If you’re wondering what being pansexual means, you’re likely not the only one. While the term has been around for decades, it’s only in recent years that celebrities - including Miley Cyrus and Sam Smith - have brought the word into the mainstream.
Film and television can represent sexual orientations like being gay, lesbian or bisexual fairly well these days. But other minority sexualities - such as pansexuality - still receive little attention, despite the fact that an estimated 2% of 18 to 34 year-olds identify with the orientation according to research from GLAAD.
So if you’re planning on talking to kids about coming out, want to open up a discussion and talk to your child about sex in general, or just want to get clued up on the term yourself, this is what you need to know about pansexuality.
What is pansexual?
Being pansexual is experiencing emotional, romantic or sexual attraction to people of any gender, the Human Rights Campaign says. “Though not necessarily simultaneously, in the same way or to the same degree. Sometimes it’s interchangeable with bisexual,” they say.
But it doesn’t mean the person is attracted to everyone, rather they have the potential to be attracted to anyone. It’s for this reason that the phrase “hearts not parts” pops up fairly frequently when some people explain the identity.
Many people who identify as pansexual will also describe how they feel attraction to people based on their personality or character rather than what their gender is. So, for example, someone who identifies as male and is pansexual could find any female, male or non-binary genders attractive.
Pansexual vs. bisexual: What’s the difference?
While many people define bisexuality as attraction to men and women, and pansexuality as attraction to all genders, that’s not really the case. As Molly Houghton, communications expert at The Proud Trust explains, “The difference between bisexuality and pansexuality is something that can be confusing. The definitions of them have changed over the years.”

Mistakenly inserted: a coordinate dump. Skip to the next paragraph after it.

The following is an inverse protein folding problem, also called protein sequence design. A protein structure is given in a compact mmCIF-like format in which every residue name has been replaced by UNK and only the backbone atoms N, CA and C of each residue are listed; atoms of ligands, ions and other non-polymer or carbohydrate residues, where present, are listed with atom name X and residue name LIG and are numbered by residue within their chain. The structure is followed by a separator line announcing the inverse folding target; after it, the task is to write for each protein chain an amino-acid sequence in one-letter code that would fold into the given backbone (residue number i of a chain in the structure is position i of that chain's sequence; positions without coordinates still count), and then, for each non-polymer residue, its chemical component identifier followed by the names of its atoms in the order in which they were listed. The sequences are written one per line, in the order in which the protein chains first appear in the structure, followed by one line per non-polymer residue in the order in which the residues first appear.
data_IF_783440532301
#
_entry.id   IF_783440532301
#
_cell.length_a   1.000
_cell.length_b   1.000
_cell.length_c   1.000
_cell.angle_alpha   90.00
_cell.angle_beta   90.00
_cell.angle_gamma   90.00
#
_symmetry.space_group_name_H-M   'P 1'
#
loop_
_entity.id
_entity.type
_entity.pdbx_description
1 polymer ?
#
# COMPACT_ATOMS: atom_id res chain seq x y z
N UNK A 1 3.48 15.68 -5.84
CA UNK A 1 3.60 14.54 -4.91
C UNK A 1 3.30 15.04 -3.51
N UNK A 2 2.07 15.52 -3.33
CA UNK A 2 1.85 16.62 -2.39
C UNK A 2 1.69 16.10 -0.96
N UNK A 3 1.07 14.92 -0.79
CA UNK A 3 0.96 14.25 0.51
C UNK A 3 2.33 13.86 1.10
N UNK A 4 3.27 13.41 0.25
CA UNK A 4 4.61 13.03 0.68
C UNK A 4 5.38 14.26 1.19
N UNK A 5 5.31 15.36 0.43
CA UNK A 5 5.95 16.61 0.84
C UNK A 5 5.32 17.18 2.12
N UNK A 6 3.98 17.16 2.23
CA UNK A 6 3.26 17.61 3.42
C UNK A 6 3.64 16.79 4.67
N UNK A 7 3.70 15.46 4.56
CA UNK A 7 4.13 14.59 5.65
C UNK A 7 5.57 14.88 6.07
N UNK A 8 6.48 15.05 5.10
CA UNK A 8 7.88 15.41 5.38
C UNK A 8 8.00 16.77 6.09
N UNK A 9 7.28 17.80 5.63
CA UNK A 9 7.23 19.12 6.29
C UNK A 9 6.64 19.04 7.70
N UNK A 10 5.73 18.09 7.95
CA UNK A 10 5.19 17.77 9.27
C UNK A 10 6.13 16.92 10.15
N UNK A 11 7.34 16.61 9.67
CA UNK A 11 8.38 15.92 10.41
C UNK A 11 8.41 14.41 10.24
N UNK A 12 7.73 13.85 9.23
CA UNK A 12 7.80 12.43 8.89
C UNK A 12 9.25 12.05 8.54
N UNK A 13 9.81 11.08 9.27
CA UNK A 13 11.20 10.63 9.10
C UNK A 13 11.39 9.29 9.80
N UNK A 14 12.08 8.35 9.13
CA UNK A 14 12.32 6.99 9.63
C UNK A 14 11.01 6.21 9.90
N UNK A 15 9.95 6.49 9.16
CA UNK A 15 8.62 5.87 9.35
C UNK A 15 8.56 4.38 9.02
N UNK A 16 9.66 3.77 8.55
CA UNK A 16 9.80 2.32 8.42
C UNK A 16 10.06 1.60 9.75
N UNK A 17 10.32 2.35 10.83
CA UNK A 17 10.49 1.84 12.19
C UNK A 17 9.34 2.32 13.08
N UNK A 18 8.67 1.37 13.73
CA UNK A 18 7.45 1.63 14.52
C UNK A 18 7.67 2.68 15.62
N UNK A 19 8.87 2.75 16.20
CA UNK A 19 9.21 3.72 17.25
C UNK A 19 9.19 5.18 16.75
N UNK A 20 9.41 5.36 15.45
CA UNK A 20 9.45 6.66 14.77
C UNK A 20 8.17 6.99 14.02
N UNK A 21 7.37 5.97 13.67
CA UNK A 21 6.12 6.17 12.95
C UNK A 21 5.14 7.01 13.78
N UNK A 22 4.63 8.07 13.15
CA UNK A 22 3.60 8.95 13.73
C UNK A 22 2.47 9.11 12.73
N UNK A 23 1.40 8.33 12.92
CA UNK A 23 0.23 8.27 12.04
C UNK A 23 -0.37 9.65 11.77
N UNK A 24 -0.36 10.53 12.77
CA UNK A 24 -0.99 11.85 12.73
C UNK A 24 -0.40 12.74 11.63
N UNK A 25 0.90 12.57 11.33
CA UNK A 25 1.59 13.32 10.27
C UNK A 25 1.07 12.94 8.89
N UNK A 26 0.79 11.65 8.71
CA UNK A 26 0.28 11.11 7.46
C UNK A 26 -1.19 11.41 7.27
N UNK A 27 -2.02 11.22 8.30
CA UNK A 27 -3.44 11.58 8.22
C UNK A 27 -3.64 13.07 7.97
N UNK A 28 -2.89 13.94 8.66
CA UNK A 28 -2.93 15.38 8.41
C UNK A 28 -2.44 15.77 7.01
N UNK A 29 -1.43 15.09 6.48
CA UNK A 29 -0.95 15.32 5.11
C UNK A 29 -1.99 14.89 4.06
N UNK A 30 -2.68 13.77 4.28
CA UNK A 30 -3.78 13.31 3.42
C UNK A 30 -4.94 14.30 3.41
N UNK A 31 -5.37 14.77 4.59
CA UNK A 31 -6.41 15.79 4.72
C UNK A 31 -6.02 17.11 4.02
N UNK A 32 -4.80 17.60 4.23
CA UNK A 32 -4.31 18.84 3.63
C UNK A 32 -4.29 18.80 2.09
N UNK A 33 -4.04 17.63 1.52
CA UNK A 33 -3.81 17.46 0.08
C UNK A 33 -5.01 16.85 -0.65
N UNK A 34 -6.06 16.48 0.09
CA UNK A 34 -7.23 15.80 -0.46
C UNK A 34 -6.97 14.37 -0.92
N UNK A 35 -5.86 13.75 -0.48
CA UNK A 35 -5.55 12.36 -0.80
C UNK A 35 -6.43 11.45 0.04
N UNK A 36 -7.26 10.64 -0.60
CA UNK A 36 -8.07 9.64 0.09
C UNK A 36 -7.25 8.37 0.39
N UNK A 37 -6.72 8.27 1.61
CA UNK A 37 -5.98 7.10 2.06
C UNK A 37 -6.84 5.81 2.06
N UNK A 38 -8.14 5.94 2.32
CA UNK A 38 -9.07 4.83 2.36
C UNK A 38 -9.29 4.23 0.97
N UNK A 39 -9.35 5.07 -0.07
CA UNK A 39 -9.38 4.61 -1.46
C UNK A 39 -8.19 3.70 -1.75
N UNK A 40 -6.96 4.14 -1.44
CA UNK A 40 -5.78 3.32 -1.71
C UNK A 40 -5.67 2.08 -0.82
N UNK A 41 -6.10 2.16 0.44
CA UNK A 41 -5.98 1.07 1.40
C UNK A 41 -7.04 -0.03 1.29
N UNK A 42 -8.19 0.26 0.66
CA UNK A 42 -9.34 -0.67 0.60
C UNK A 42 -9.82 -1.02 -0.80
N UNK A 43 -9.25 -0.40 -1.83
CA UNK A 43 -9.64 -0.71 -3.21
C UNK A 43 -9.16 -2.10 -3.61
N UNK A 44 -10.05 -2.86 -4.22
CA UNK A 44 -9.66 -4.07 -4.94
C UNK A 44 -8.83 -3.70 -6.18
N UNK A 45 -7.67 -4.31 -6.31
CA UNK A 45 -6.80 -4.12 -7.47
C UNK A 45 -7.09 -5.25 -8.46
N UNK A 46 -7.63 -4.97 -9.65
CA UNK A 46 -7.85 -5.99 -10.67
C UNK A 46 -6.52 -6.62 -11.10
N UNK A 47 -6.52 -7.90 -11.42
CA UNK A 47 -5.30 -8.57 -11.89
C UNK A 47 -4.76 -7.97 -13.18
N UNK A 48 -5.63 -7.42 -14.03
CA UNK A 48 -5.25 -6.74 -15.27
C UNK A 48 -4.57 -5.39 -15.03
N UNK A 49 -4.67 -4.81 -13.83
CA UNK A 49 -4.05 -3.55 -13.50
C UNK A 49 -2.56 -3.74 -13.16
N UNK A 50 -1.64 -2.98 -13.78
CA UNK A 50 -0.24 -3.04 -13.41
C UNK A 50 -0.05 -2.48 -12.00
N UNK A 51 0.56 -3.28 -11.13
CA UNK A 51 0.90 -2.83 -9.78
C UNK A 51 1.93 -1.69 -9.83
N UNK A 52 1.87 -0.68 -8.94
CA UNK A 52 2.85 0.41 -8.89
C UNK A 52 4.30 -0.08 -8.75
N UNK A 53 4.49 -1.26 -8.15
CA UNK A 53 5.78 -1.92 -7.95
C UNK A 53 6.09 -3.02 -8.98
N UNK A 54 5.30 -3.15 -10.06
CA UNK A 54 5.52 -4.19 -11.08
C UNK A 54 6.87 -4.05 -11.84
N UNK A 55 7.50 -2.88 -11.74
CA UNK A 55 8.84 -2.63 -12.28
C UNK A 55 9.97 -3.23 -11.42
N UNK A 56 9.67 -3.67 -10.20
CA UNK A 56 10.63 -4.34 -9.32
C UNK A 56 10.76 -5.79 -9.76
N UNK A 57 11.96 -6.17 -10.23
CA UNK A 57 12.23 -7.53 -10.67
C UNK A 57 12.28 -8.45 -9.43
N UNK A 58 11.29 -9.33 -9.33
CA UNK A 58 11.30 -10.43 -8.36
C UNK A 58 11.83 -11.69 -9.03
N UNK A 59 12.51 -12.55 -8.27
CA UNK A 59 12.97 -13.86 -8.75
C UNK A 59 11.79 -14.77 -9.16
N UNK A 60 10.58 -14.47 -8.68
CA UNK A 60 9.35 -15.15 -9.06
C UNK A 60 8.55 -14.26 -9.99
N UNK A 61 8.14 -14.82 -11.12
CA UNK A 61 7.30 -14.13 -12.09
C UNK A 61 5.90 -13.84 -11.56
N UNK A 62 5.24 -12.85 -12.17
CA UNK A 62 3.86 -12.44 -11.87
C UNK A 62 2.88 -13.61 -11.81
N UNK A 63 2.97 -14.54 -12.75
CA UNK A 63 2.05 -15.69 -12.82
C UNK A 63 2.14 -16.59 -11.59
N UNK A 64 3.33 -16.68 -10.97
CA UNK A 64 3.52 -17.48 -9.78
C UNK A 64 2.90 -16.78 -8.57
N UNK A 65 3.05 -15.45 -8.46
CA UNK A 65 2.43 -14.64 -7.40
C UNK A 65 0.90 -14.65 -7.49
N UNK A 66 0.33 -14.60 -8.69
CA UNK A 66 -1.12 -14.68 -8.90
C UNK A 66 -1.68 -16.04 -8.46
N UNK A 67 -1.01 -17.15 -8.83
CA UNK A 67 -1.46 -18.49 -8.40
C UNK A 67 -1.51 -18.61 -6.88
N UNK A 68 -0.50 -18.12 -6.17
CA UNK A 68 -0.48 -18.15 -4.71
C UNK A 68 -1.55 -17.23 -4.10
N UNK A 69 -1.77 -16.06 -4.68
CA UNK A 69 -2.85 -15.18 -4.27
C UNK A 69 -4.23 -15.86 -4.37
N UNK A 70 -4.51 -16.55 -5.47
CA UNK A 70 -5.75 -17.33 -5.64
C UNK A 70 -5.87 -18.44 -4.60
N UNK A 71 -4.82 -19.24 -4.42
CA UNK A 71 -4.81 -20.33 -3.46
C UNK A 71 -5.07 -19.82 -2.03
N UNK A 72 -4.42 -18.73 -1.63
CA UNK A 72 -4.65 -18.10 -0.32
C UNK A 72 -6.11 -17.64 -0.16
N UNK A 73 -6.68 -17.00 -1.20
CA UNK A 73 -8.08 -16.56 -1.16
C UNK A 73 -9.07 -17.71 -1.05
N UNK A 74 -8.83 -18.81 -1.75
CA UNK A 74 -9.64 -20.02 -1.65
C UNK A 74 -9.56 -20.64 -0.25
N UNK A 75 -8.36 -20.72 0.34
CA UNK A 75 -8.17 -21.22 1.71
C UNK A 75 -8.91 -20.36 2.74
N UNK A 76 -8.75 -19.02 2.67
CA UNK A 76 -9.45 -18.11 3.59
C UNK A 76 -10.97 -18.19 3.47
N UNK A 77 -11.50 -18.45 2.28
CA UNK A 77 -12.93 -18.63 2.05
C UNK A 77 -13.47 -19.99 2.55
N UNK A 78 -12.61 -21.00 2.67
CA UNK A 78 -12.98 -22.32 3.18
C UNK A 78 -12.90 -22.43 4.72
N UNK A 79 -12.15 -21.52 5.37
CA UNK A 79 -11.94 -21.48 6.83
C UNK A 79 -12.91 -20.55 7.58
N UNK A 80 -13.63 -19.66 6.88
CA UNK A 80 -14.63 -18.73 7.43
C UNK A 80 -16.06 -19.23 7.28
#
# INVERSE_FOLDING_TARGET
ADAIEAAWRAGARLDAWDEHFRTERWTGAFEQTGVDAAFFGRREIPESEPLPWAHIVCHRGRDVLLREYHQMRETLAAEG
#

Speaking on behalf of the charity, who work specifically with LGBT young people and the adults who support them, she says “we define bisexual as attraction to people the same gender as you and other genders. Whereas pansexual is attraction to anyone - regardless of gender. The gender doesn’t matter to them, they don’t see it.”
When it comes to definitions though, Molly warns, it’s all about personal choice. “Nobody has the right to tell you ‘no, that’s not your sexuality’. If you think that’s the one for you, that’s okay. That’s the thing about labels, you’ve got to be comfortable with the thing you’re labelling yourself as.”
Some people who may have used the bisexual label, for instance, may now call themselves pansexual as it fits better for them Because just as demisexual sits under the asexual umbrella, “pansexual exists under a bisexual umbrella.”
“So I think that’s why people find it confusing. Bisexual is sometimes a sexuality in its own terms, otherwise it’s an overall term.”
The pansexual flag consists of three thick, horizontal lines in the colours of a bright magenta (top), yellow (middle) and cyan blue (bottom). It’s been around since a Tumblr user invented the symbol in 2010, according to an archived post. Often utilised within the LGBTQ+ community to express a difference between pansexuality and bisexuality, which has its own flag.
But what do the colours mean?
- Magenta: Attraction to woman (or it represents people who find women attractive)